She is just SO PROUD OF HIM
Carmi - the duchess of a dog

Pregnant brain

When I was a freshman in college, I took a women's studies class. At the time, I remember being a little taken aback by how much the study of women centered on the ways men were wrong - almost as though we are more defined by other people rather than ourselves - but being a bubble headed 18 year old I obediently sucked up the professor's rants and regurgitated them in the appropriate papers and essay questions. I did very well in that class.

One of the rants I remember was about pregnancy and breast feeding. It made the professor INSANE when people suggested that the state of gestating or lactating somehow affected women's intelligence. 
"As THOUGH," she raged, "our brains are located in our UTERUS or BREASTS!" It was just one more of society's LIES, designed to form a CAGE around WOMEN.

Ah, would that I could revisit that classroom, that lecture, that point. If only I could inhabit my youthful taut body, crease that unlined brow, and raise my manicured hand. "Professor?" I could say in a clear, invigorated voice, "Professor - BITE ME."

Because YES, I am a valuable human being, separate from my reproductive ability. I have a unique viewpoint and insight to share with the world. But also? I am currently dumb as a rock.

The other day I went grocery shopping. I parked my van and walked to the front of the store to pick out a shopping cart. It was then that I realized I'd left my reusable fabric shopping bags in the back of the van, so I turned right around and headed back to retrieve them. I walked up to the van, pressing my little "unlock" button. Repeatedly. But the lights were not flashing, and I heard no unlock CLUNK, which was weird. That's when I noticed the dent in the bumper.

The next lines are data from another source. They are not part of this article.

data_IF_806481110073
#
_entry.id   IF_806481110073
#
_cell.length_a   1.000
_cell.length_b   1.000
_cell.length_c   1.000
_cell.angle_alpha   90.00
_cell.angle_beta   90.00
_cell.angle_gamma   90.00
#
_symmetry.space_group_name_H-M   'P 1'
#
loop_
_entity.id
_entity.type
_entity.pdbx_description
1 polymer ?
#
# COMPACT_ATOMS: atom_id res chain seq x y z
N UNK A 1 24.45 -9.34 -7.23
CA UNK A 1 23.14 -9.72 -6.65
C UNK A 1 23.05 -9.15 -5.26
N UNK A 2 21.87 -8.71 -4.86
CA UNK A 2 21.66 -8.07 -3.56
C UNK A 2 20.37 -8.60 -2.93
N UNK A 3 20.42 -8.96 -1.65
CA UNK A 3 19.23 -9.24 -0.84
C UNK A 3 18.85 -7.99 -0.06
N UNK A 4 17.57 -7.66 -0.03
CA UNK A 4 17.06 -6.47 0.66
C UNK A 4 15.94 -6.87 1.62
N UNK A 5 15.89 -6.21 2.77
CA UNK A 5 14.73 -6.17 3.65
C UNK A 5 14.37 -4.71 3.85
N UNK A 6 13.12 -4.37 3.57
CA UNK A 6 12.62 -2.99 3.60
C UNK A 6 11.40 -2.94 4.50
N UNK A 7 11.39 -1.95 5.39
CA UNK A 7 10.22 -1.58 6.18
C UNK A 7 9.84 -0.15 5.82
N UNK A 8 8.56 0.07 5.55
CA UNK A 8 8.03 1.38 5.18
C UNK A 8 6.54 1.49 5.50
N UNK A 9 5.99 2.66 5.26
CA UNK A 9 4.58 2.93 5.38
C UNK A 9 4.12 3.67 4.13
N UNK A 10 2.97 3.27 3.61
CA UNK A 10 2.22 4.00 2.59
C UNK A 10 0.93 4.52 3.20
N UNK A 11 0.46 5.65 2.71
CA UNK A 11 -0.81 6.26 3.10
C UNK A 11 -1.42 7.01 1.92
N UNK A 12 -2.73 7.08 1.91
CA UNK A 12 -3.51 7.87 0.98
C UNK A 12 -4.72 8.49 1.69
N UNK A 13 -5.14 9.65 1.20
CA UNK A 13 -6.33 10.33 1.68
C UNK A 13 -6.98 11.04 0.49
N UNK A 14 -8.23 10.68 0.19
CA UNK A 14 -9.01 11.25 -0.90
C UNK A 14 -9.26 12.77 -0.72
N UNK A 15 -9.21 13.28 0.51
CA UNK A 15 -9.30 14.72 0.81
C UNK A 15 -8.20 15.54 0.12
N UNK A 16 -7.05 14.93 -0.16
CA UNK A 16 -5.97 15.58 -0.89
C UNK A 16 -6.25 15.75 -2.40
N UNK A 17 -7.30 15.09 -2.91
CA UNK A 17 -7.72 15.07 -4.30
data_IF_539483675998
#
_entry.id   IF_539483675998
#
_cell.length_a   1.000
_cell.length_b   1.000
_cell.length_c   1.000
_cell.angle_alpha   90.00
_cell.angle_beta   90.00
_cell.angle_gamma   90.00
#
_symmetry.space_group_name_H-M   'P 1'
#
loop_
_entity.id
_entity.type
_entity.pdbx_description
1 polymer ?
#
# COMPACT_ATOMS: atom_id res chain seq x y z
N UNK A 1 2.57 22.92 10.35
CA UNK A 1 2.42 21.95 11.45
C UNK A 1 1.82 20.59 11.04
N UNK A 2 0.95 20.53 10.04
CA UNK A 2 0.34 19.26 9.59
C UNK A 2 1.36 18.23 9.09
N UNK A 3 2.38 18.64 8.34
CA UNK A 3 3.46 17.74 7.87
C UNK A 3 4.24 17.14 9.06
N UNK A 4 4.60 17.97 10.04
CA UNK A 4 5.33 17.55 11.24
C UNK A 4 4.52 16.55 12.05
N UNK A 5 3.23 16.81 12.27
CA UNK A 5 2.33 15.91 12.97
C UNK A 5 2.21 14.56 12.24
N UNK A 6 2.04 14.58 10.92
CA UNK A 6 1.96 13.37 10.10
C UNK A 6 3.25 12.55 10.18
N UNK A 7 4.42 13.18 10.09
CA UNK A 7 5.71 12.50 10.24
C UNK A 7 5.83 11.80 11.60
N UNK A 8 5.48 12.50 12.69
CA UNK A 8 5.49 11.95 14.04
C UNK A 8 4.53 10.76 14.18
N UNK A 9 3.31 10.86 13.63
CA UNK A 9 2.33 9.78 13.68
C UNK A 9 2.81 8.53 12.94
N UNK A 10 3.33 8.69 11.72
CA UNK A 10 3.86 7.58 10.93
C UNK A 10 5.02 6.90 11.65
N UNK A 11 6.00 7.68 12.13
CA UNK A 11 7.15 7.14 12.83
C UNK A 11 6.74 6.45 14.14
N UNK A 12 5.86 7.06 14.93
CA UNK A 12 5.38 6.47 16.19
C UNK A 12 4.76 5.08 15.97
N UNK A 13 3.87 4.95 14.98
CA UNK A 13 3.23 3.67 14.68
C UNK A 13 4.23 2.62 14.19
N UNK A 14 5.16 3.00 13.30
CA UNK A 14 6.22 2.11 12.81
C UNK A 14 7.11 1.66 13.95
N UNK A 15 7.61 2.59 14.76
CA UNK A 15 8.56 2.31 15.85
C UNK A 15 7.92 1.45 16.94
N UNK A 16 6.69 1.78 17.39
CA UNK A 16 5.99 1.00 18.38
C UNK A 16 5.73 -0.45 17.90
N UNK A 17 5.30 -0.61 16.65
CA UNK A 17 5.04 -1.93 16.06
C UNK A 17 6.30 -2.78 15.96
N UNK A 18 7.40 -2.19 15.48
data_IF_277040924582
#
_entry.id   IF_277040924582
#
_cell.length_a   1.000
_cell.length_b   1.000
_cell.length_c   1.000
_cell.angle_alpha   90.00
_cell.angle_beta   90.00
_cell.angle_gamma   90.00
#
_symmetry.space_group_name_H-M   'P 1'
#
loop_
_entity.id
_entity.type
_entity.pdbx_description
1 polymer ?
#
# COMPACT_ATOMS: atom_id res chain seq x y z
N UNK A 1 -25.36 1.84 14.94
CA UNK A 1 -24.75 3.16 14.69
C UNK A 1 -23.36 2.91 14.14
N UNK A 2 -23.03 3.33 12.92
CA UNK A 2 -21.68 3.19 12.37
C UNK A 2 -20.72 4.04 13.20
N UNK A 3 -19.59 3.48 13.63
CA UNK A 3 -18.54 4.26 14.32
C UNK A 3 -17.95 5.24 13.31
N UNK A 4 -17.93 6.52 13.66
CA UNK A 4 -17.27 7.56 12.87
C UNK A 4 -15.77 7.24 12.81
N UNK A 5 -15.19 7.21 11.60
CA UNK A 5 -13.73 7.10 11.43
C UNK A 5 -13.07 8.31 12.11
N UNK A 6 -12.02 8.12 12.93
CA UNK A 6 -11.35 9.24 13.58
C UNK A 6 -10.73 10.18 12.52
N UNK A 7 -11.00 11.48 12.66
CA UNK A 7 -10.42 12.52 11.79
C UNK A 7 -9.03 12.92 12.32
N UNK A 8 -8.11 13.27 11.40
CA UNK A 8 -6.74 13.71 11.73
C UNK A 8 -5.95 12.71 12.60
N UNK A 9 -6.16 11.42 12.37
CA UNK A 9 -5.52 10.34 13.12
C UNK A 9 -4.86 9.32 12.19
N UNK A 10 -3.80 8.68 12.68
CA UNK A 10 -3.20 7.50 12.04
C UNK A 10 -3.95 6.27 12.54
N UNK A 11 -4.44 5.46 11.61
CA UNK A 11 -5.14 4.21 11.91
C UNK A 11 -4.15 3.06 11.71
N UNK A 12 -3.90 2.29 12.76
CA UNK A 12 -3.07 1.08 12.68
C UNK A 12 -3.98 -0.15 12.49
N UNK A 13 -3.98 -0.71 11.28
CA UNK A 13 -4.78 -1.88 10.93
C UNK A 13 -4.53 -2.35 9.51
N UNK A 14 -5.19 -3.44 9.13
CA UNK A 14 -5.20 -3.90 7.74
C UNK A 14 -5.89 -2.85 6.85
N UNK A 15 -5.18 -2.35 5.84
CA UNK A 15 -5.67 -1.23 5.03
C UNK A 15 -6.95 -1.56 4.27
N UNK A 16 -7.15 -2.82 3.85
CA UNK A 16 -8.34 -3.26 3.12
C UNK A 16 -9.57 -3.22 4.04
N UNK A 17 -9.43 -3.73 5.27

I gaped. I turned around in a circle, looking for who...what...HOW? I said something aloud that I would TRY not to say in front of the kids. WHAT HAPPENED TO MY VAN?

Understand, the bumper isn't made of metal or anything, so it wasn't an actual dent - more like a crease where the plastic had been folded in deeply, then popped back. A large swath of paint had flaked off, revealing black plastic. I couldn't have backed into something - THAT HARD - without being aware of it, could I? Did someone run into me? WHAT HAPPENED TO MY VAN?

As I stood there, hyperventilating slightly, my gaze drifted to the license plate. IT WAS WRONG TOO.


This wasn't my van. 

I stepped back and glanced around, trying to act like I hadn't just been having a kitten over someone else's bumper damage. I looked around casually, and there was my van. In a whole 'nother row. Facing the other direction.I strolled over to it, collected my bags, and went off to do my shopping. And forgot to lock the van.

Now, in my defense, I drive a gold Odyssey, and statistically speaking, odds are pretty good you do too. There's a lot of them, is what I mean. (By "statistically" I mean "based upon my totally subjective observation that there seem to be a lot of them everywhere since I got mine and I notice them now" not "actually having anything to do with statistics.") On the other hand, it wasn't like I'd been in the store for an hour. I'd walked from the parking lot to the front of the store, turned around, and wandered away like a puppy who'd caught a whiff of some particularly appealing butt.